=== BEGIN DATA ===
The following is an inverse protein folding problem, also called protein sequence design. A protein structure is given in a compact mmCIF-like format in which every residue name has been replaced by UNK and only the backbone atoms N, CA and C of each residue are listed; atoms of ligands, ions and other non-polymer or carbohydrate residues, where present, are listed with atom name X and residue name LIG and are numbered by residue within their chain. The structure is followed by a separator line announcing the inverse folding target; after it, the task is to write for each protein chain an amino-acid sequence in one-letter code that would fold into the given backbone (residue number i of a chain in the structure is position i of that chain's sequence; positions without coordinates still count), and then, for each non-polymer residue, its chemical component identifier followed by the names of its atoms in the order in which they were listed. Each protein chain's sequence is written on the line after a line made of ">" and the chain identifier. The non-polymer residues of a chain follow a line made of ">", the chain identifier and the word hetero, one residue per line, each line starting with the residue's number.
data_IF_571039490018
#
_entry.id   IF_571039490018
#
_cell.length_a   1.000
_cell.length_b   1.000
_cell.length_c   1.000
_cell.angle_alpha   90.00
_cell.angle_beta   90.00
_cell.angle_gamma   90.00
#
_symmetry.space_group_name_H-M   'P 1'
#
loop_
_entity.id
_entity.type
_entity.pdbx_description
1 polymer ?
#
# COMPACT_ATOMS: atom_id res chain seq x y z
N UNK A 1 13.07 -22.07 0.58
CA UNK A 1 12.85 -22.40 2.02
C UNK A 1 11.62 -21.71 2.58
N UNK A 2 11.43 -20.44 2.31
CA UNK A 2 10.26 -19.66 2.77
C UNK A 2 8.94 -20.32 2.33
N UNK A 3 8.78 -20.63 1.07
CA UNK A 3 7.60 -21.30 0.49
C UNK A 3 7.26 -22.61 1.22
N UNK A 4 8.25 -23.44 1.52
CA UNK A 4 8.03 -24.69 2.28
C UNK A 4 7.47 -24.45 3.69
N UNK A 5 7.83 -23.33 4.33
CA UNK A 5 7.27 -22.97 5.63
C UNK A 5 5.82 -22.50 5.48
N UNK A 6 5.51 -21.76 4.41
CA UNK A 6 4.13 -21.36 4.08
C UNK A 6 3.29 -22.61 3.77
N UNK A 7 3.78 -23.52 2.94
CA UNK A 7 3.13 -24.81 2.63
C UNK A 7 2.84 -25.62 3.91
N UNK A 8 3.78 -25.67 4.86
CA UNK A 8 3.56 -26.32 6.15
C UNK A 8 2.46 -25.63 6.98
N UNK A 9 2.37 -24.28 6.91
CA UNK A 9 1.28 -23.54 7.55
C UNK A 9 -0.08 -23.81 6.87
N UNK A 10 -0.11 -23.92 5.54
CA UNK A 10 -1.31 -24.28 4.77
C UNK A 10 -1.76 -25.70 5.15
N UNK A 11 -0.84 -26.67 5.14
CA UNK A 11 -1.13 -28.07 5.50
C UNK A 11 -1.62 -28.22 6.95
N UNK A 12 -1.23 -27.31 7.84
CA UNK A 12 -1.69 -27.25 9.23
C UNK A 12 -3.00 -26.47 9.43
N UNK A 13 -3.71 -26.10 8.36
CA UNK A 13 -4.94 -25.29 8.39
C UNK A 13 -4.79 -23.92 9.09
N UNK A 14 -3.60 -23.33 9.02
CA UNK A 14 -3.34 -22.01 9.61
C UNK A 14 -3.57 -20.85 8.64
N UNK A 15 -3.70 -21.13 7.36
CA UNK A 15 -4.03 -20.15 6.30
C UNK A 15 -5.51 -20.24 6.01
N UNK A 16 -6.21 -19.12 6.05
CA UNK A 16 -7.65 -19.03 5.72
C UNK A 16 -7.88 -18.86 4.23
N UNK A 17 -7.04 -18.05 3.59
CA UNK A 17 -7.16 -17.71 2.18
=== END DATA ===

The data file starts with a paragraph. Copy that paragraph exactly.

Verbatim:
The following is an inverse protein folding problem, also called protein sequence design. A protein structure is given in a compact mmCIF-like format in which every residue name has been replaced by UNK and only the backbone atoms N, CA and C of each residue are listed; atoms of ligands, ions and other non-polymer or carbohydrate residues, where present, are listed with atom name X and residue name LIG and are numbered by residue within their chain. The structure is followed by a separator line announcing the inverse folding target; after it, the task is to write for each protein chain an amino-acid sequence in one-letter code that would fold into the given backbone (residue number i of a chain in the structure is position i of that chain's sequence; positions without coordinates still count), and then, for each non-polymer residue, its chemical component identifier followed by the names of its atoms in the order in which they were listed. Each protein chain's sequence is written on the line after a line made of ">" and the chain identifier. The non-polymer residues of a chain follow a line made of ">", the chain identifier and the word hetero, one residue per line, each line starting with the residue's number.